THE TORAH AS VISION
IN A WHOLE NEW LIFE, REYNOLDS PRICE REFLECTS ON HIS TEN-YEAR battle with the cancer that invaded his body and grew up his spinal column like an eel.1 The cancer's assault was massive and relentless. Once it had penetrated his body's defenses, he was powerless before its steady march toward takeover and control. He survived, although with a paralysis that bears witness to his war, and he now enjoys what he self-consciously describes as a new and better life.
On the other side of his battle with cancer, from the “far side of catastrophe,”2 where life is marked by both inalterable limitation and relentless yearning, Price offers three survival steps for all who may be victims of similar physical or psychic takeovers. First, grieve hard and for a decent time over whatever parts of your old self you have lost. Next, check the grief. Finally, “find your way to be somebody else, the next viable you.”3 Such is the advice of one who learned to look his real self square in the eye and say, “Reynolds Price is dead. Who will you be now?”4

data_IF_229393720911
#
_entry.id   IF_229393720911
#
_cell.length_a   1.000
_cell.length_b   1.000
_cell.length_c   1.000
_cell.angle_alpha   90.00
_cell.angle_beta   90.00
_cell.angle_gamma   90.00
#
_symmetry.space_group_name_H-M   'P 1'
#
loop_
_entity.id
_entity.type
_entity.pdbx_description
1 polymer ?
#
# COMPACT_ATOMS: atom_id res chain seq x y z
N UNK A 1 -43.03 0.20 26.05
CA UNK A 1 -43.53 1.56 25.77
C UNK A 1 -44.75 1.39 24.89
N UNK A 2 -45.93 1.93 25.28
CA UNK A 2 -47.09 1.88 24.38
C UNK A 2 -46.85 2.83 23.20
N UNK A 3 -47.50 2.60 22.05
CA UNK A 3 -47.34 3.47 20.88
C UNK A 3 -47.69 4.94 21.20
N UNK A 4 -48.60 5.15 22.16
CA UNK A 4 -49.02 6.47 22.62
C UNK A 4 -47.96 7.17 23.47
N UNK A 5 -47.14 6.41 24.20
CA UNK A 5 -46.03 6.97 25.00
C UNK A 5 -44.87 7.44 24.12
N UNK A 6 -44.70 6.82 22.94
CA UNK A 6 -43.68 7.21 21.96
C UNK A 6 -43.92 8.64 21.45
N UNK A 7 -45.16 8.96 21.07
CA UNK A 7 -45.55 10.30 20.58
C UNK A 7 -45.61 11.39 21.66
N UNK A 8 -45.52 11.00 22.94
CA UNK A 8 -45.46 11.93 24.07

Price's personal struggle to create a new life for himself offers a heuristic analogy for reflecting on the struggle that defined the community of faith in the Persian Period.5 After nearly fifty years of Babylonian exile and domination, submerged in what would be two centuries of intrusive control by the Persian Empire, the community in Yehud had reason to concede that the old, pre-exilic way of being Israel was dead. What used to be the kingdom of Israel had become a secondary state, a political entity created by Persian takeover and governed by Persian policies. Persia designed Yehud to function as a controlled environment, with limited opportunities
1. R. Price, A Whole New Life (New York: Atheneum, 1994).
2. ibid., 180.
3. Ibid., 183.
4. Ibid., 184.
5. I used this analogy previously in discussing the influence of Persian politics on the
shaping of the canonical frame of the Writings. Cf. S. E. Balentine, “The Politics of Religion in
the Persian Period,” in After the Exile: Essays in Honour of Rex Mason, eds.). Barton and
D. Reimer (Macon, Ga.: Mercer University Press, 1996), 129–46.